Leave a comment

Exs aren’t bad guys

One thing that can be difficult when you’re in a relationship is if, for whatever reason, you have to face your partner’s ex. Or, for that matter, your ex’s new partner.
I am quite good friends with my ex-boyfriend, we still have some of the same friends and I see him most days at college, but i know my new boyfriend finds it quite awkward to be around him, and my ex and I have never directly acknowledged to each other that either of us are seeing someone new. I do know, however, that he’s on the verge of getting together with someone. This felt a bit weird at first, although I am over him I guess it’s inevitable that you’re not exactly going to enjoy seeing someone you used to be with with someone else. But actually one of my biggest worries is that his new girlfriend (if he ever actually asks her to be that) will find it awkward to be near me. I barely know her, but what I do know I like, and I wouldn’t want her to feel she couldn’t become better friends with me just because she’s with my ex-boyfriend.
However, something happened today which got me feeling a lot more optimistic about the whole awkward-relationship-permutations problem. I was walking down the road near my college, and I saw two of my friends with a girl whose boyfriend I stole. Ok, it’s not actually as bad as it sounds, she’d sort of stolen him off me first, and none of us ever did anything wrong, but it would be fair enough for the two of us to hate each other. I don’t actually know her, but I knew who she was and I’m pretty sure she knows who I am. As I went past them I smiled at my friends, aiming it at her too, and got a very warm smile back from her. It’s a little thing, but it really made me happy.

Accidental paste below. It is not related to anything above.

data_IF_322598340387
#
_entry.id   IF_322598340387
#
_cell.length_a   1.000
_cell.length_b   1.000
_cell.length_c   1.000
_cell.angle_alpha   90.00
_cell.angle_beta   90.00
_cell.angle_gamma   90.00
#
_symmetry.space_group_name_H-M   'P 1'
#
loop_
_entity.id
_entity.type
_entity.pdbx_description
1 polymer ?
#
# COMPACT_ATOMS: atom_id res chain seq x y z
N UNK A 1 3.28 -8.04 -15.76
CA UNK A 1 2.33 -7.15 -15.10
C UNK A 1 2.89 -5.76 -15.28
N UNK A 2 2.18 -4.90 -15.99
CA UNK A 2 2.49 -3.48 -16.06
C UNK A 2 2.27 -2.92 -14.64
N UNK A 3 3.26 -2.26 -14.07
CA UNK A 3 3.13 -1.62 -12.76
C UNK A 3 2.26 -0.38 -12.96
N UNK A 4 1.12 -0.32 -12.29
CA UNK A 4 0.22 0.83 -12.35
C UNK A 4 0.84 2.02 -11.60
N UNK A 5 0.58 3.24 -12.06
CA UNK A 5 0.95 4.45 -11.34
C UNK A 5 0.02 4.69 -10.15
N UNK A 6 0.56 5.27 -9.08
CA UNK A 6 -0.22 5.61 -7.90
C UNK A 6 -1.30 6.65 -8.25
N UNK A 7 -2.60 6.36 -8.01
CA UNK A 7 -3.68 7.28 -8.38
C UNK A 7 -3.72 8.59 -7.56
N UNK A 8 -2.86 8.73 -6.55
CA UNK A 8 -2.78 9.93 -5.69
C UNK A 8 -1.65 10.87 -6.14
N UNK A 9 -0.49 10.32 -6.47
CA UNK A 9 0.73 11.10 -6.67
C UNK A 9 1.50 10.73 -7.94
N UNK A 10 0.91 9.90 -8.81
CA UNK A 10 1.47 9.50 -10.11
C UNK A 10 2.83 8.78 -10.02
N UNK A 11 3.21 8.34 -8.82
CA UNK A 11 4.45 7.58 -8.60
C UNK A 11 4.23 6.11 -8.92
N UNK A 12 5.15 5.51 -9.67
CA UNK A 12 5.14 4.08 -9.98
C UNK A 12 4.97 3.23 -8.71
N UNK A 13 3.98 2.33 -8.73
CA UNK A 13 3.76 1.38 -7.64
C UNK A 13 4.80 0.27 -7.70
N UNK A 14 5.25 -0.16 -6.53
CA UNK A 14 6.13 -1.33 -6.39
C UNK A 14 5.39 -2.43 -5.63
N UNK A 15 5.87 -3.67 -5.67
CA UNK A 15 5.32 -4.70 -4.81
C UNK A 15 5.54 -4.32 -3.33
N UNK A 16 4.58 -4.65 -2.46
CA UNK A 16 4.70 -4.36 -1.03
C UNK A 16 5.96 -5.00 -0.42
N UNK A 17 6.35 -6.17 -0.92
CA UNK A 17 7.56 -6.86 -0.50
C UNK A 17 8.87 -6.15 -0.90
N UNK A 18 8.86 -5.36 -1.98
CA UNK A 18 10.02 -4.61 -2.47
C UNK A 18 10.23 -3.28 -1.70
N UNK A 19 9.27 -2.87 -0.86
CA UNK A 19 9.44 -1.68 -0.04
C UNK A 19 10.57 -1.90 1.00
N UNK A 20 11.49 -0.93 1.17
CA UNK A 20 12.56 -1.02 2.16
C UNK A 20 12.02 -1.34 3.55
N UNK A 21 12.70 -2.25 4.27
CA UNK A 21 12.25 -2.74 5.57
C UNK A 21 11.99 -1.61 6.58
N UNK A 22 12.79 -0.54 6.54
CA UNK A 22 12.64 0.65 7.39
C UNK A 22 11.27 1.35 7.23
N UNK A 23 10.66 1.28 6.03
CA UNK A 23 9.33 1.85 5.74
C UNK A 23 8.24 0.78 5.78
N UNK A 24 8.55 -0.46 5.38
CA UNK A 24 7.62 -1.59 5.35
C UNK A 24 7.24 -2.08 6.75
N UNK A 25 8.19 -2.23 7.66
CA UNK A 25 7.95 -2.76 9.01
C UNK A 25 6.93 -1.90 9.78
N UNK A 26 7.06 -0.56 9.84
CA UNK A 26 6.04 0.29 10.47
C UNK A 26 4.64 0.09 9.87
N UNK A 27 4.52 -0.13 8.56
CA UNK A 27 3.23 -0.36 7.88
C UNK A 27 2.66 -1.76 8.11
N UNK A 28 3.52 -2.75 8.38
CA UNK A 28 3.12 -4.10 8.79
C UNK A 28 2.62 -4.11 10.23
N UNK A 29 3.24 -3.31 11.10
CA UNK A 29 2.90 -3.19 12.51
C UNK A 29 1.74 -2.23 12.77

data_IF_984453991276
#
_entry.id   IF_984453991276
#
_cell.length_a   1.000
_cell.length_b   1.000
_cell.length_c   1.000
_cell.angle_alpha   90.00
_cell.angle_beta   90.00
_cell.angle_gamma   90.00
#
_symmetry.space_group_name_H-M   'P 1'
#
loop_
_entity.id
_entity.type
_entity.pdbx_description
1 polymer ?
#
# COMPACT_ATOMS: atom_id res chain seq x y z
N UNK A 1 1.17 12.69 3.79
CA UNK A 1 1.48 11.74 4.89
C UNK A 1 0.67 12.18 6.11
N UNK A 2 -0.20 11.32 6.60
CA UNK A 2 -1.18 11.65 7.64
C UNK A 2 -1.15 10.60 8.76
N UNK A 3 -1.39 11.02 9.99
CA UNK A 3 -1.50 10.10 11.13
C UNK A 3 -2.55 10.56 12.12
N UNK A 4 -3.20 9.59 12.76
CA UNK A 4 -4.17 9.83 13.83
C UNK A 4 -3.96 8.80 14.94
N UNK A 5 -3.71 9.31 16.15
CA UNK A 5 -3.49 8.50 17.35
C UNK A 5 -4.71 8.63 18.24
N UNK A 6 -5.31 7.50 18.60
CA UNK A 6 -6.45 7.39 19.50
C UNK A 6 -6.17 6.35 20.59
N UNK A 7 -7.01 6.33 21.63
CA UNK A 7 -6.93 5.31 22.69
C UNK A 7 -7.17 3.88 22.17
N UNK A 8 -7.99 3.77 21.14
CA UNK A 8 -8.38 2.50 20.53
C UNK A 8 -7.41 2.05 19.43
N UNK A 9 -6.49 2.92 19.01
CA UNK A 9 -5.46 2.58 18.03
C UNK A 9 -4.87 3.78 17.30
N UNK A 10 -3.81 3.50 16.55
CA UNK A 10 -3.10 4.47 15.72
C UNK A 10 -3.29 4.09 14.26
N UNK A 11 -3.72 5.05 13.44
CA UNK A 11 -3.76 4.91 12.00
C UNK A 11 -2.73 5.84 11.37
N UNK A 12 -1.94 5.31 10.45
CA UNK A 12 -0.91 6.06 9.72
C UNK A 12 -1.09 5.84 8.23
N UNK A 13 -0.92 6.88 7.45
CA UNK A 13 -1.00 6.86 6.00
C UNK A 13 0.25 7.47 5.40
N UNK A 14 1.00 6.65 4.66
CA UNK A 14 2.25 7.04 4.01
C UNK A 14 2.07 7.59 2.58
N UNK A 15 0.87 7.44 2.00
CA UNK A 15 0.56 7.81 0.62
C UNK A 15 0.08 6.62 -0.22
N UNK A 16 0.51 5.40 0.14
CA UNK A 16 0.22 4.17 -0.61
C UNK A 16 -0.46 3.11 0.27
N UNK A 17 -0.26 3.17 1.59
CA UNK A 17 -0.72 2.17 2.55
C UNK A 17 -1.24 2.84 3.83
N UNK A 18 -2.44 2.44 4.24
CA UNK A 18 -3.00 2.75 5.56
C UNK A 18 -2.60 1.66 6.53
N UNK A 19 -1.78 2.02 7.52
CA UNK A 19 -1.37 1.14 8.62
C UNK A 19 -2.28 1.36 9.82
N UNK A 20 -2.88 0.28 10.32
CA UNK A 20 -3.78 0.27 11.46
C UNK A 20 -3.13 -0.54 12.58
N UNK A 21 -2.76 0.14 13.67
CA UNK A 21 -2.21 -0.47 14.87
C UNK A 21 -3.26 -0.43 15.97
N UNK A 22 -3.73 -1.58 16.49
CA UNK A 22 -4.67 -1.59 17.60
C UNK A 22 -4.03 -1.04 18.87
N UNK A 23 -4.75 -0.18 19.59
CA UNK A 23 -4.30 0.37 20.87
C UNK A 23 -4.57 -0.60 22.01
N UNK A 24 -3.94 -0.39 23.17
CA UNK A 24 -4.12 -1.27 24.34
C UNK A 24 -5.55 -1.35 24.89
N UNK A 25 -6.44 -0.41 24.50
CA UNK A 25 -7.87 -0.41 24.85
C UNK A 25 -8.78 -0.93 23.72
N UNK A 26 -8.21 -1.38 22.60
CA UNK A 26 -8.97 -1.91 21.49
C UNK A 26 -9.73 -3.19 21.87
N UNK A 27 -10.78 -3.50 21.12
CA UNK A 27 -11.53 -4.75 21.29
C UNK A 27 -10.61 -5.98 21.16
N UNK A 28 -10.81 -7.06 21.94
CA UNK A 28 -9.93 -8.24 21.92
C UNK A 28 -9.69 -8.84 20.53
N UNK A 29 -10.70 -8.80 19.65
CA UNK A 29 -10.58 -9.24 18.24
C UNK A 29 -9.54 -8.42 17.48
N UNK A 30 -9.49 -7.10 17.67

So yeah, I guess I’m just saying…don’t judge people on past relationships etc….? I don’t really know what my point is, but hope you enjoyed the ramblings nonetheless.

Leave a comment


My parents often annoy me. My Dad and I often seem to end up arguing when we’re both saying the same thing – we disagree about the fact that we’re agreeing! And I just get irritated with my Mum a lot of the time. I have often thought about their flaws as parents, and told my best friend how jealous I am of her mum whom I have known all my life and is lovely.

Having said that though, we never really have huge arguments. We get on well enough, do stuff together, we’re always polite to each other at the very least. In my memory my parents have never really argued with each other, they’ve never had particularly strict rules, and neither my sisters nor I have ever rebelled or disobeyed them in a significant way. Whether their treatment of us has led to us being well behaved, or they’ve been able to be liberal with us because we just are sensible, well that’s probably bordering on a huge psychological debate, so I’ll just stick with saying that in general, they’re pretty good parents.